Legal window closing for child sexual abuse victims to sue their abusers

FILE - A judge’s gavel rests on top of a desk in the courtroom of the Black Police Precinct and Courthouse Museum on Feb. 3, 2009, in Miami, Florida. (Photo by Joe Raedle/Getty Images)

A San Jose-based legal team is urging adults who survived sexual abuse as children to come forward and pursue civil lawsuits against their abusers before the legal window closes in California.     

Assembly Bill 218, approved in 2020, gave all childhood sexual assault survivors more time to sue their abusers and the institutions that enabled them, regardless of how old they are now. The three-year extension comes to an end on Dec. 31.     

The law firm Corsiglia, McMahon & Allard said that in the extended time frame, many of their clients successfully received full compensation from schools and churches that did not do enough to protect children from sexual abuse.   

"The reality is that it takes years, if not decades, for sexual abuse victims to process what happened to them and come forward," said attorney Mark Boskovich. "AB 218 allows victims and survivors of past abuse to confront their abuser and hold the institution that enabled the crime accountable."   

For example, the firm's sexual abuse legal team took on two high-profile cases involving sports coaches at Los Gatos and Valley Christian high schools.     

In the Valley Christian case, an ex-student athlete received a "life-changing" amount of settlement funds after suing her former basketball coach for grooming and abusing her in the early 00s, said the firm. Survivor Allison Brown said her abuser was still a prominent figure on campus long after another team member submitted complaints about his behavior in 2006.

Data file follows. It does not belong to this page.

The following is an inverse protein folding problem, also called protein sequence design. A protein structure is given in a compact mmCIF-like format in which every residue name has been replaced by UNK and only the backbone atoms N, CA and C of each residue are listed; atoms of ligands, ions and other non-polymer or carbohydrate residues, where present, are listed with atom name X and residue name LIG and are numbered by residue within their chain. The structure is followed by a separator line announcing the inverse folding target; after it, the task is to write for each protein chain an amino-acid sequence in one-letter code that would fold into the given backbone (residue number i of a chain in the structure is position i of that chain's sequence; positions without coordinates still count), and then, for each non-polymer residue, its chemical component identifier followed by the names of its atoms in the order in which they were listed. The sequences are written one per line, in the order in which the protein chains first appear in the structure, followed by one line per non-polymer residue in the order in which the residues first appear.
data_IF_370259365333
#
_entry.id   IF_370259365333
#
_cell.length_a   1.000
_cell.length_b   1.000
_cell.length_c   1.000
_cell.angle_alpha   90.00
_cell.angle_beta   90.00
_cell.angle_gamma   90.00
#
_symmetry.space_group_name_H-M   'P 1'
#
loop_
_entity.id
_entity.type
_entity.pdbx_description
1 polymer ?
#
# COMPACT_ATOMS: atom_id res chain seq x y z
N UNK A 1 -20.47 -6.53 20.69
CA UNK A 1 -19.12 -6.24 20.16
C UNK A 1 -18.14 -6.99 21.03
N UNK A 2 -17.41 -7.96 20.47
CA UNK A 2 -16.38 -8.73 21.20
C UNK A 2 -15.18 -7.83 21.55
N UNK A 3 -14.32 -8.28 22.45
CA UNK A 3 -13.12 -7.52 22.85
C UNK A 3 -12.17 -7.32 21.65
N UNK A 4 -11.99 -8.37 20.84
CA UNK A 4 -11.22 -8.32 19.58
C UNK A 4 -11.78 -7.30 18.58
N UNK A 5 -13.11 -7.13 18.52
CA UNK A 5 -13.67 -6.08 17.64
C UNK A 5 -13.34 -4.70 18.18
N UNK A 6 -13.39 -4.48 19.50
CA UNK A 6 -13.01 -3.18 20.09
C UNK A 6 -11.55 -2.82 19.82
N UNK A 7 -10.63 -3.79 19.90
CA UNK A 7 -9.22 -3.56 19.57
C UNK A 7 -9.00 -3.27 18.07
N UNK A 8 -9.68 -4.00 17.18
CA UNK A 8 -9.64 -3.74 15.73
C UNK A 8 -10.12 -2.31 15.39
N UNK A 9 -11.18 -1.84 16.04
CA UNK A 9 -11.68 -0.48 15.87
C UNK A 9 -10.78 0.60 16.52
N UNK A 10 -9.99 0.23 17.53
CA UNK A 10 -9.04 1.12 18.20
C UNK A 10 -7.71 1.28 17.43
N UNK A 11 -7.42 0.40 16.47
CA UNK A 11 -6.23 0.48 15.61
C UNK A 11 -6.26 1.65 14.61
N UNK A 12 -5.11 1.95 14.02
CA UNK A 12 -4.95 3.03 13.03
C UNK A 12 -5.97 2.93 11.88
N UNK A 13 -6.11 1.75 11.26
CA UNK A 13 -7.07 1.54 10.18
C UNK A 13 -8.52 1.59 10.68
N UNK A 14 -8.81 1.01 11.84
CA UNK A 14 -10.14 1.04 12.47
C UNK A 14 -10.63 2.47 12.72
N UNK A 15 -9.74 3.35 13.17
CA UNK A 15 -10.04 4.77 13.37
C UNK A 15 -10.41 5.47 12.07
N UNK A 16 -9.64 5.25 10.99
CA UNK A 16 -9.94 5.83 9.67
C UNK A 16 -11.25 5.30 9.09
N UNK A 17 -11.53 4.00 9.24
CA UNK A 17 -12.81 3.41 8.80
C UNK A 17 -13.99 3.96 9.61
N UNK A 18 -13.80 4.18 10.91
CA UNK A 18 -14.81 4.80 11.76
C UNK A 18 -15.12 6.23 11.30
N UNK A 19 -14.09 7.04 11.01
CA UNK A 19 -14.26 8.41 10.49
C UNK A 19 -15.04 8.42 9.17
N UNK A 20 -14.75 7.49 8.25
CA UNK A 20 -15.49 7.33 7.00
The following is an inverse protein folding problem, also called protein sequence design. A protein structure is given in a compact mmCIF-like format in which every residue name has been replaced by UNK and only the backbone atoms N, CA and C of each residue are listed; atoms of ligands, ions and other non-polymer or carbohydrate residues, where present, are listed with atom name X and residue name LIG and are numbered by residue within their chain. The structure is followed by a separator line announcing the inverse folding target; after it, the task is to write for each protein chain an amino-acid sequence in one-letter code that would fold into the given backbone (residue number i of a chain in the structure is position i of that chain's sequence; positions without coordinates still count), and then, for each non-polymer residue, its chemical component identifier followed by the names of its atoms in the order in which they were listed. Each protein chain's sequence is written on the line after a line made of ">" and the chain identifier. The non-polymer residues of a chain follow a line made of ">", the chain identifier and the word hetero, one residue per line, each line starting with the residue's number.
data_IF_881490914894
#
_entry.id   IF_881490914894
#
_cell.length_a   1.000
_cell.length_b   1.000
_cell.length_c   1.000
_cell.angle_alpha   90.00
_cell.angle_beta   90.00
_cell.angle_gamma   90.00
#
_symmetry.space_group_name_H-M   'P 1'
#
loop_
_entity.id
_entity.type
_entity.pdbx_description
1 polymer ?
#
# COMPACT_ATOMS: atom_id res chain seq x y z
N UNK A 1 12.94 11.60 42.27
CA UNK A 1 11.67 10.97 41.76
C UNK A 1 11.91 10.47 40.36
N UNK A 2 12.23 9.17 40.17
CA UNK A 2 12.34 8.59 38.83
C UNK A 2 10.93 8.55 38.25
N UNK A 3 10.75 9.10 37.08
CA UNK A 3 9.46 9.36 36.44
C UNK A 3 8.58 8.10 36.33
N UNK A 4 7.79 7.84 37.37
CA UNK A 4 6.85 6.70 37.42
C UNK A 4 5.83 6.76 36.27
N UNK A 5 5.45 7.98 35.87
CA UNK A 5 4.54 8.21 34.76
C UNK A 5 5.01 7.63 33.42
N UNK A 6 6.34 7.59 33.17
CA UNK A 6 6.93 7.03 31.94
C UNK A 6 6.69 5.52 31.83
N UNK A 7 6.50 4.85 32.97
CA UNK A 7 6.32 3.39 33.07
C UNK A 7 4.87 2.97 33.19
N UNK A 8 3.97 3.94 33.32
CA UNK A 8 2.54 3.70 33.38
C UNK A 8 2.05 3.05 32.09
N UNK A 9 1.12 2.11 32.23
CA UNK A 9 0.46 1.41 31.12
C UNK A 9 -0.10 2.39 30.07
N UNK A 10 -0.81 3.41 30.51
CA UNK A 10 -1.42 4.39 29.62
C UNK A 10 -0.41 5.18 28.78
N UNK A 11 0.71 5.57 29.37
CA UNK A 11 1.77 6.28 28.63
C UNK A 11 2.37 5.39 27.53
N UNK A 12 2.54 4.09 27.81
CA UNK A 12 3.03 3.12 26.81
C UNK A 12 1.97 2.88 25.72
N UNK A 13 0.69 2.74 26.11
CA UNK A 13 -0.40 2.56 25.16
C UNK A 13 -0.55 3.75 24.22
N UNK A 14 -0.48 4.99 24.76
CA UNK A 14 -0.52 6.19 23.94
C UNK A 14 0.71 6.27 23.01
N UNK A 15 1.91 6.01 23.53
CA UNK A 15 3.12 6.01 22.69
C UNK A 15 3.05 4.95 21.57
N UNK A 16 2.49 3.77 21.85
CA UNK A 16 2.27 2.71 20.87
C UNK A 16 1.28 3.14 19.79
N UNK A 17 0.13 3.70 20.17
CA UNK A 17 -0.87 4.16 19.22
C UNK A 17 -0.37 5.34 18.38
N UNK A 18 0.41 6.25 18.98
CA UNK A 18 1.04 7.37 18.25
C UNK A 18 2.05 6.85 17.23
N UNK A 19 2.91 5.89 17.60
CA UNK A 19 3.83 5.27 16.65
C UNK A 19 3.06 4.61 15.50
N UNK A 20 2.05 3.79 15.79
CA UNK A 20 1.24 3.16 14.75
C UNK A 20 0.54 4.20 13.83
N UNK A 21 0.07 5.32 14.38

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"My sexual abuser took away my personal power," Brown said. "But the process of holding Valley Christian High School accountable and responsible for their negligence gave me my power and my voice back."   

In March, a Santa Clara County jury awarded another two women $102 million for the years of abuse they endured by a Union School District middle school band teacher, Samuel Neipp.     

The plaintiffs' attorneys said school administrators dismissed parents' complaints about Neipp sending inappropriate text messages to their children in 2013. Neipp was arrested and charged with multiple sexual abuse felonies in 2017 and was sentenced to 52 years in prison.   

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"My client's abuse was entirely preventable if the Union School District had just learned from their past mistakes," said Lauen Cerri, whose client was awarded $65 million in the case.   

Cerri also settled another Union School District case from the late 70s and early 80s, in which the district paid $7.5 million to five men who said their elementary school teacher abused them during and after school for years.     

"I can finally turn around and tell my 10-year-old self that he's heard, and I can take his hand without shame and walk forward with him," said one of the survivors.